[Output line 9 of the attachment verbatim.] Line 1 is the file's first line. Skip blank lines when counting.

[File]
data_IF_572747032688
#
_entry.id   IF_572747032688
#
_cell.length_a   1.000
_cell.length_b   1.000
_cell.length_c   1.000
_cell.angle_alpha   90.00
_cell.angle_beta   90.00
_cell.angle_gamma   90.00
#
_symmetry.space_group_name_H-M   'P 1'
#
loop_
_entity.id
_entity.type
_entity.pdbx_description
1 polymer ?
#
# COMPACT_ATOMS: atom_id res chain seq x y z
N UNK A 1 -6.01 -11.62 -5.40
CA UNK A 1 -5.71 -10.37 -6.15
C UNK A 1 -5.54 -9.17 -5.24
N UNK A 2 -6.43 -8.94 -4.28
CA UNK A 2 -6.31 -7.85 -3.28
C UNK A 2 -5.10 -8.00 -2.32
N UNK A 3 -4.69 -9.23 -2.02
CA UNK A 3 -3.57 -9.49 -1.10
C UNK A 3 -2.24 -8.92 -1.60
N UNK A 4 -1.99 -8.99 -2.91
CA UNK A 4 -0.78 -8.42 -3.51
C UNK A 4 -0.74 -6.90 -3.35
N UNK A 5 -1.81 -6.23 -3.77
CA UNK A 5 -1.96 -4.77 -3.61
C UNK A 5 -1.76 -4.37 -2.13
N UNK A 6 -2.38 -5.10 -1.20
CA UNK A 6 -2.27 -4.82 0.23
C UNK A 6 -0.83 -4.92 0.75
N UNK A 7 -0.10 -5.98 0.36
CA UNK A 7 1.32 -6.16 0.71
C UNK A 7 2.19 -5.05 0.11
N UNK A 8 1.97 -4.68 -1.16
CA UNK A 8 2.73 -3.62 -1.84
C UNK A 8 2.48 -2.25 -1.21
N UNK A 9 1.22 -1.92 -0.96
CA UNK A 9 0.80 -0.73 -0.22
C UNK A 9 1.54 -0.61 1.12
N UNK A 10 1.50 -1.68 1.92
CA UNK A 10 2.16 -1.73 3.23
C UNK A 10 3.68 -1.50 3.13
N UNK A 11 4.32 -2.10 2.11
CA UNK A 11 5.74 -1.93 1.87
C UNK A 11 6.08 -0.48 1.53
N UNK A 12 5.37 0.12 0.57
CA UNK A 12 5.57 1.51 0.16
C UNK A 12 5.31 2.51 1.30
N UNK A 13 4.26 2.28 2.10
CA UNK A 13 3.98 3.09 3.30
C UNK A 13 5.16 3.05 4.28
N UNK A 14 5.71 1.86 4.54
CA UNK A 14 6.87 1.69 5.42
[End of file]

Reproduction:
_cell.angle_beta   90.00